Mrs. Emma L. Miller was the first woman employee in Veterans Health Administration. She was appointed as the first matron at the Central Branch NHDVS in Dayton (now Dayton VAMC) in the fall of 1867.
Prior to her appointment, she worked with the U.S. Sanitary Commission at their Cleveland and Cincinnati branches during the Civil War and was appointed as matron of the Ohio Soldiers Home in Columbus in October 1865.
When the U.S. government established a branch of the National Asylum for Disabled Volunteer Soldiers (later named National Home for Disabled Volunteer Soldiers) it initially took over the state home in Columbus, but later selected a site in Dayton as its permanent location. Miss Miller brought 16 disabled “boys in blue” with her to the new Dayton site in the fall of 1867.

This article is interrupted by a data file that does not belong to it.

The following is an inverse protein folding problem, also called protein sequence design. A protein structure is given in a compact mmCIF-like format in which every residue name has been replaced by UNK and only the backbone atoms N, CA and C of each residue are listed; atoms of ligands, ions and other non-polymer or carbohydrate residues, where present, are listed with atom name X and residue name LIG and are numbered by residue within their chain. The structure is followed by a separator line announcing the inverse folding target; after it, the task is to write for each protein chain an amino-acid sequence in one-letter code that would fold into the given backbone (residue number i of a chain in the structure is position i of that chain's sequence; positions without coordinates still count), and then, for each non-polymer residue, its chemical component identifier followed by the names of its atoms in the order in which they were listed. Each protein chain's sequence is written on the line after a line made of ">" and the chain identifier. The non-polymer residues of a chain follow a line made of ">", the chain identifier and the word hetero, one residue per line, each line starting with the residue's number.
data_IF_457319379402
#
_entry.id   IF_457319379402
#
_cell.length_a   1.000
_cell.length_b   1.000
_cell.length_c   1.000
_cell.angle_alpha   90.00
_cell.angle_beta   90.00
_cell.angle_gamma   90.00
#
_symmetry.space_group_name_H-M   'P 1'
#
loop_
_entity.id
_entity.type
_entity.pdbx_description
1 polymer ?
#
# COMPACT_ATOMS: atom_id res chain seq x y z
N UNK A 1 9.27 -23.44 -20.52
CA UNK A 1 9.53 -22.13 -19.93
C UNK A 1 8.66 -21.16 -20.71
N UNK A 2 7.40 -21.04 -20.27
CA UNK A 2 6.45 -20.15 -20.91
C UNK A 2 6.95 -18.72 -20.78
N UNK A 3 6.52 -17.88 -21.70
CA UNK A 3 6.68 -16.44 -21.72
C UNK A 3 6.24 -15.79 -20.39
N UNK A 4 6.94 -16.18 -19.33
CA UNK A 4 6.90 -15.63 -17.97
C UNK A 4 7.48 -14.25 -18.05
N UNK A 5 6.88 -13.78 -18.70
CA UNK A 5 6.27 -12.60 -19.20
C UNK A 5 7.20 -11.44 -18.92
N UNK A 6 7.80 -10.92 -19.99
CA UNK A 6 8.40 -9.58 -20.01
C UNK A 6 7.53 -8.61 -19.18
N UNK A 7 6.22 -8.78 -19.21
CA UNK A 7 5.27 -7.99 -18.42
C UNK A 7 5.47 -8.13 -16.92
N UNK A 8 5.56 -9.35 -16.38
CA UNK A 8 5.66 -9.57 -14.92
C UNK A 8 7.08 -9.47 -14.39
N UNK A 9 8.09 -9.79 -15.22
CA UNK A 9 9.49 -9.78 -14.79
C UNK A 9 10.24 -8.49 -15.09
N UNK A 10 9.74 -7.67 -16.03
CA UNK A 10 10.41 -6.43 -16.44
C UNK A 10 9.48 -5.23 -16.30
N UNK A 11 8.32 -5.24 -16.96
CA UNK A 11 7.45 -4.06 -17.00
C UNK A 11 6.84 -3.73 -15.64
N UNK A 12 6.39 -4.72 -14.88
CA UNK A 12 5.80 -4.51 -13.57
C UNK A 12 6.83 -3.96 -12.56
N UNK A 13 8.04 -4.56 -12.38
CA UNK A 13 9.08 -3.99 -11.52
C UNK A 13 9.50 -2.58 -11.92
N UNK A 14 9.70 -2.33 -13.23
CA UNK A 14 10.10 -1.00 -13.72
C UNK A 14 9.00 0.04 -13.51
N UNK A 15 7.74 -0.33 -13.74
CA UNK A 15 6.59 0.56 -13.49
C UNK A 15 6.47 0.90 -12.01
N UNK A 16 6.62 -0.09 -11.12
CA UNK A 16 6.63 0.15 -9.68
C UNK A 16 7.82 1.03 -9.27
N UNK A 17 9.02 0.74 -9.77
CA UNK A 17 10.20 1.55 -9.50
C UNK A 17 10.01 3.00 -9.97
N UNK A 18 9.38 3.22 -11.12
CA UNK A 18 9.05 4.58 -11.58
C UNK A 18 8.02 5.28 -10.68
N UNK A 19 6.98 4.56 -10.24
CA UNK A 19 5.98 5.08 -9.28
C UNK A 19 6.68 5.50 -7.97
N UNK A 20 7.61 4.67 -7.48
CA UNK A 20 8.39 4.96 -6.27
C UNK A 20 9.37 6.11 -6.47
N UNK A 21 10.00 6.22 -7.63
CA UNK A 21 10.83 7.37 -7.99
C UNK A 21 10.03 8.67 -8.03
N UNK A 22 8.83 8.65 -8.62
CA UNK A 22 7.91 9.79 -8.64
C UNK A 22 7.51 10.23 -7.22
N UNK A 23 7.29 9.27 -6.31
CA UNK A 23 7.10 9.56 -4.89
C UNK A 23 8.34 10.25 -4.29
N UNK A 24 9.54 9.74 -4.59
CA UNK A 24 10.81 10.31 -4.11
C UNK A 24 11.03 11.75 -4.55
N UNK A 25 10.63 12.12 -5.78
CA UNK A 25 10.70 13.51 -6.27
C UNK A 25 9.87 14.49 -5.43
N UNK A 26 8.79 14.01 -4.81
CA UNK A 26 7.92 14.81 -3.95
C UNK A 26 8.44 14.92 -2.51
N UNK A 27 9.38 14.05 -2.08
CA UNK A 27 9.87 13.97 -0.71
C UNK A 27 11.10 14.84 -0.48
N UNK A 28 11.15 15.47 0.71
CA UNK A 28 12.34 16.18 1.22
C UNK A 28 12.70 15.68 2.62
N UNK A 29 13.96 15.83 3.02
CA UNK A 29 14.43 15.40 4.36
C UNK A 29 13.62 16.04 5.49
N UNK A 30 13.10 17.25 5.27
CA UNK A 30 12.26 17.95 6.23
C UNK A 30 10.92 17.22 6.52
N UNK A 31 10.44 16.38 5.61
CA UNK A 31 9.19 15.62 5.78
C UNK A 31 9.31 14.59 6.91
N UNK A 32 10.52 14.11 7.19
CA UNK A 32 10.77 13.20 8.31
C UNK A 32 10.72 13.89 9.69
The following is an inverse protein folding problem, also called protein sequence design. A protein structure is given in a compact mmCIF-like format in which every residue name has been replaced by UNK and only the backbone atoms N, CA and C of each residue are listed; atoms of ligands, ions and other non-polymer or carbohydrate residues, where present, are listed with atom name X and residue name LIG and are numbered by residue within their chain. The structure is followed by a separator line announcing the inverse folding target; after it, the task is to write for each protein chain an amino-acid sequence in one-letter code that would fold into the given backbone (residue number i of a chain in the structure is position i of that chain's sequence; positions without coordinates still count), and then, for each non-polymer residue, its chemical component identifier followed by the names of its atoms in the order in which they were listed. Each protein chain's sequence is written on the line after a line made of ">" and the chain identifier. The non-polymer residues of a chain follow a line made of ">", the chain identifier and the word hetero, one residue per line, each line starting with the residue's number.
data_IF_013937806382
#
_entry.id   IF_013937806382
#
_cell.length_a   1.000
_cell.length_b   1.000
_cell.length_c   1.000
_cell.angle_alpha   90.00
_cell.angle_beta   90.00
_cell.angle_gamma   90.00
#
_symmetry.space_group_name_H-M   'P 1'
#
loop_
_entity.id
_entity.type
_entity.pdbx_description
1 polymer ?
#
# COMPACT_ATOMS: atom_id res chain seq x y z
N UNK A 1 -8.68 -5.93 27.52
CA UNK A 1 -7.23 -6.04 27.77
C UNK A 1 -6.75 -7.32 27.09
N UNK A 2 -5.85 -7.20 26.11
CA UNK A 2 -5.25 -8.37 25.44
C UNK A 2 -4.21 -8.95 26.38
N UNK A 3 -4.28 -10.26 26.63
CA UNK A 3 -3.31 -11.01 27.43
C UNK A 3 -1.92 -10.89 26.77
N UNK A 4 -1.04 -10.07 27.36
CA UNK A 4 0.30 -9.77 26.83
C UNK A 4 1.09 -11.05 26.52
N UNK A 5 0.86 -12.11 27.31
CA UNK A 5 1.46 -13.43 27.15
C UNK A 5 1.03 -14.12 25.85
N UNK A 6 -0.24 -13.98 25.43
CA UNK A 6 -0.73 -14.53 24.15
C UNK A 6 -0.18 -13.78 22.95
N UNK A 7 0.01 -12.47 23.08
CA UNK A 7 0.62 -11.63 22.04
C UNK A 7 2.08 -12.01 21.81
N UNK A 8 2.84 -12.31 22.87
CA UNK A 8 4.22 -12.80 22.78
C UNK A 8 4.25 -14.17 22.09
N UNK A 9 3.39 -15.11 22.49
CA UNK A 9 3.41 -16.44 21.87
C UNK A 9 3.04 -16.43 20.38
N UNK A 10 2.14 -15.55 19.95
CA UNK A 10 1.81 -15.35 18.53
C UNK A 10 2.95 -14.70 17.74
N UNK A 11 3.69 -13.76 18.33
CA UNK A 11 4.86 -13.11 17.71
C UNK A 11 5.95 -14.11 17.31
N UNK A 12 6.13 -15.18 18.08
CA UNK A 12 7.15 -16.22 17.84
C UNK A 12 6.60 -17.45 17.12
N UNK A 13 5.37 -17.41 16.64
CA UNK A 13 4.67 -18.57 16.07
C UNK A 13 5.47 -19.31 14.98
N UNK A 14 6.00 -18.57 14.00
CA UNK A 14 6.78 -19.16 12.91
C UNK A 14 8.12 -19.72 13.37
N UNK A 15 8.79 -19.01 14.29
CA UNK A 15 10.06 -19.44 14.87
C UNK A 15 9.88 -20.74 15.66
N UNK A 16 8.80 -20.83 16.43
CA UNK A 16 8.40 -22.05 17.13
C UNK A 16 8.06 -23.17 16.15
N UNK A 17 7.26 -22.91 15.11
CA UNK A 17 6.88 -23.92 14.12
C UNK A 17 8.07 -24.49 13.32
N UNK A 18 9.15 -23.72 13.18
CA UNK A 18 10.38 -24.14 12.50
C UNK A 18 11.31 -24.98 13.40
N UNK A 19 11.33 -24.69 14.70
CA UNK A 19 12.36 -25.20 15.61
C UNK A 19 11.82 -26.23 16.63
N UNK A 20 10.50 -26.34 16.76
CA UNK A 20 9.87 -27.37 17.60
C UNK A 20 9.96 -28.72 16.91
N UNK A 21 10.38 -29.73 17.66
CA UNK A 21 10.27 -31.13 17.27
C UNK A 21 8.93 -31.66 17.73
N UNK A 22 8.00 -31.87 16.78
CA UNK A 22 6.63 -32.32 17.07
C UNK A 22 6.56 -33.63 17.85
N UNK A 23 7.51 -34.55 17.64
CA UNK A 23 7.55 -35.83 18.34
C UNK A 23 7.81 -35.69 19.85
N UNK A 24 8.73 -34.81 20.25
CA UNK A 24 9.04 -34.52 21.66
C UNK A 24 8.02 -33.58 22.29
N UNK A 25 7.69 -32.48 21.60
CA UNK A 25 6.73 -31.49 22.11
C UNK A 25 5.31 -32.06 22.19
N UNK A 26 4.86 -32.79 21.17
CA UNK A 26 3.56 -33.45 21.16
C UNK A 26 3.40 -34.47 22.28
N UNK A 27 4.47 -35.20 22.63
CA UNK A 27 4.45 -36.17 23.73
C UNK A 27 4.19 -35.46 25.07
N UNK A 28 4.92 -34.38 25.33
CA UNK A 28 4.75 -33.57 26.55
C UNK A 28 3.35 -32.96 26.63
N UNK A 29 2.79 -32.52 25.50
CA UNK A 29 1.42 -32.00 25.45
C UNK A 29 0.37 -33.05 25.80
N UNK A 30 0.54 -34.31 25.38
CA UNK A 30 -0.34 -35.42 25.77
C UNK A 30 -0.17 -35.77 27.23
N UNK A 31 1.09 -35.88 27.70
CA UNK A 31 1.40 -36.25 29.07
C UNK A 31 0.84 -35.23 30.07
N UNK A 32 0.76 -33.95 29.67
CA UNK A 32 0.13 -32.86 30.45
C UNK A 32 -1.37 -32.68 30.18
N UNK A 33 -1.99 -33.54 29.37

She helped at the hospital, oversaw laundry operations, ran the Home’s hotel, and was eventually elevated to Superintendent of the general depot, where much of the clothing and supplies for all of the National Homes were manufactured and distributed–a rare position to held by a woman, in those days. In the 1880 annual report, she reported that the “Matron’s Department” had washed, pressed, repaired, and reissued over 1,703,648 pieces of laundry and linens, averaging 32,762 pieces per week. Worn out linens were condemned, then washed and reused in the hospital as bandages and dressings, in the engineer’s department as wipers and wrappings for steam-pipes, and as wipers and mops elsewhere. Emma Miller was a fixture at the Dayton home for nearly 50 years and she lived on-site. She spent her entire post-Civil War life at the home and grew old with many of the men whom she originally cared for during the war. Emma Miller died in her quarters at the National Home on January 18, 1914 and is buried in the Dayton National Cemetery (formerly the National Home’s cemetery).
*Information provided by the Veterans Health Administration’s History Office.